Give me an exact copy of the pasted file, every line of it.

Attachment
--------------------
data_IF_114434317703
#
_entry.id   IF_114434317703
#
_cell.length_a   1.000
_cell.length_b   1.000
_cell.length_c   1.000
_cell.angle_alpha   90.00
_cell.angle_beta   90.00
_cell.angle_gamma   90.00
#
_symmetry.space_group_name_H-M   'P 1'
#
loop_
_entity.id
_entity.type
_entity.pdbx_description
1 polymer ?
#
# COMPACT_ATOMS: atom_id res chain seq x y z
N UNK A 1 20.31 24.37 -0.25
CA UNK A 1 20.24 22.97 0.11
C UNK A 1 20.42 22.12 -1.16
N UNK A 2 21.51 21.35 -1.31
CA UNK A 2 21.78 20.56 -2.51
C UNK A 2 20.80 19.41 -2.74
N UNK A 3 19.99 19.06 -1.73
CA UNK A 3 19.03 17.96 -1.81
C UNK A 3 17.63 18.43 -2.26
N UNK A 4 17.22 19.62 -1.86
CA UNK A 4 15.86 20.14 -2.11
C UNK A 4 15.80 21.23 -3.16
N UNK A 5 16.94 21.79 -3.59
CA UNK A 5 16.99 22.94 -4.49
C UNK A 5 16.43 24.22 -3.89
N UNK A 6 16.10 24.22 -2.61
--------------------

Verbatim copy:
data_IF_114434317703
#
_entry.id   IF_114434317703
#
_cell.length_a   1.000
_cell.length_b   1.000
_cell.length_c   1.000
_cell.angle_alpha   90.00
_cell.angle_beta   90.00
_cell.angle_gamma   90.00
#
_symmetry.space_group_name_H-M   'P 1'
#
loop_
_entity.id
_entity.type
_entity.pdbx_description
1 polymer ?
#
# COMPACT_ATOMS: atom_id res chain seq x y z
N UNK A 1 20.31 24.37 -0.25
CA UNK A 1 20.24 22.97 0.11
C UNK A 1 20.42 22.12 -1.16
N UNK A 2 21.51 21.35 -1.31
CA UNK A 2 21.78 20.56 -2.51
C UNK A 2 20.80 19.41 -2.74
N UNK A 3 19.99 19.06 -1.73
CA UNK A 3 19.03 17.96 -1.81
C UNK A 3 17.63 18.43 -2.26
N UNK A 4 17.22 19.62 -1.86
CA UNK A 4 15.86 20.14 -2.11
C UNK A 4 15.80 21.23 -3.16
N UNK A 5 16.94 21.79 -3.59
CA UNK A 5 16.99 22.94 -4.49
C UNK A 5 16.43 24.22 -3.89
N UNK A 6 16.10 24.22 -2.61